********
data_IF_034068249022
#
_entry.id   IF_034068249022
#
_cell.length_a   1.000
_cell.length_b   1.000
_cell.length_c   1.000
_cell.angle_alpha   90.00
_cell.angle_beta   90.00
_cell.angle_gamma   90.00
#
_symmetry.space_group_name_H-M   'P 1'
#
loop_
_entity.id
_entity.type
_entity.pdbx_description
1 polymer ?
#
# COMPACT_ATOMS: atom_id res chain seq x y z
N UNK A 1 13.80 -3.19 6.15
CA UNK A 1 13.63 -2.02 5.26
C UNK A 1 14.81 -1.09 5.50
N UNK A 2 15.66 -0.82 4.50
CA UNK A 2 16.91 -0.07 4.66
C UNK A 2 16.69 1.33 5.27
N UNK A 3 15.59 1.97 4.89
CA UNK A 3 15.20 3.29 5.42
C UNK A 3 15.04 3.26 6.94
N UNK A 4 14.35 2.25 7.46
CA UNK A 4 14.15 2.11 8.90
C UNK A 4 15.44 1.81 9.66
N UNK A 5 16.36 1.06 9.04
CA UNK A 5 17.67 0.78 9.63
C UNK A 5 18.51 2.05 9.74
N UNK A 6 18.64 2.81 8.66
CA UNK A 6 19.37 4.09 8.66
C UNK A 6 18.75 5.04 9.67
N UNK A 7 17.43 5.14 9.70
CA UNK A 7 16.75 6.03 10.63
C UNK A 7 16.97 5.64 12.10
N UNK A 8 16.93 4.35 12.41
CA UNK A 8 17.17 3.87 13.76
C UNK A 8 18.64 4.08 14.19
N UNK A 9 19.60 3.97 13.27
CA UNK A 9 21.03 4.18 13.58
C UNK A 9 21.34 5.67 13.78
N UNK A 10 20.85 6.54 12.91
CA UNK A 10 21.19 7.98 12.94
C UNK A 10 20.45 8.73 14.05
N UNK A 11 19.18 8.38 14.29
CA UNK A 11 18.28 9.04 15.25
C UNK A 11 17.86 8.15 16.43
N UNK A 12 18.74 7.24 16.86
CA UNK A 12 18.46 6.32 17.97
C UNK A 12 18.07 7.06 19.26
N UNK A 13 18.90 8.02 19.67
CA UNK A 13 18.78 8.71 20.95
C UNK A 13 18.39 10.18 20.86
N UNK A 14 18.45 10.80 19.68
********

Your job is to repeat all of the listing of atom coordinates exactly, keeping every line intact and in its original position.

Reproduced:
data_IF_034068249022
#
_entry.id   IF_034068249022
#
_cell.length_a   1.000
_cell.length_b   1.000
_cell.length_c   1.000
_cell.angle_alpha   90.00
_cell.angle_beta   90.00
_cell.angle_gamma   90.00
#
_symmetry.space_group_name_H-M   'P 1'
#
loop_
_entity.id
_entity.type
_entity.pdbx_description
1 polymer ?
#
# COMPACT_ATOMS: atom_id res chain seq x y z
N UNK A 1 13.80 -3.19 6.15
CA UNK A 1 13.63 -2.02 5.26
C UNK A 1 14.81 -1.09 5.50
N UNK A 2 15.66 -0.82 4.50
CA UNK A 2 16.91 -0.07 4.66
C UNK A 2 16.69 1.33 5.27
N UNK A 3 15.59 1.97 4.89
CA UNK A 3 15.20 3.29 5.42
C UNK A 3 15.04 3.26 6.94
N UNK A 4 14.35 2.25 7.46
CA UNK A 4 14.15 2.11 8.90
C UNK A 4 15.44 1.81 9.66
N UNK A 5 16.36 1.06 9.04
CA UNK A 5 17.67 0.78 9.63
C UNK A 5 18.51 2.05 9.74
N UNK A 6 18.64 2.81 8.66
CA UNK A 6 19.37 4.09 8.66
C UNK A 6 18.75 5.04 9.67
N UNK A 7 17.43 5.14 9.70
CA UNK A 7 16.75 6.03 10.63
C UNK A 7 16.97 5.64 12.10
N UNK A 8 16.93 4.35 12.41
CA UNK A 8 17.17 3.87 13.76
C UNK A 8 18.64 4.08 14.19
N UNK A 9 19.60 3.97 13.27
CA UNK A 9 21.03 4.18 13.58
C UNK A 9 21.34 5.67 13.78
N UNK A 10 20.85 6.54 12.91
CA UNK A 10 21.19 7.98 12.94
C UNK A 10 20.45 8.73 14.05
N UNK A 11 19.18 8.38 14.29
CA UNK A 11 18.28 9.04 15.25
C UNK A 11 17.86 8.15 16.43
N UNK A 12 18.74 7.24 16.86
CA UNK A 12 18.46 6.32 17.97
C UNK A 12 18.07 7.06 19.26
N UNK A 13 18.90 8.02 19.67
CA UNK A 13 18.78 8.71 20.95
C UNK A 13 18.39 10.18 20.86
N UNK A 14 18.45 10.80 19.68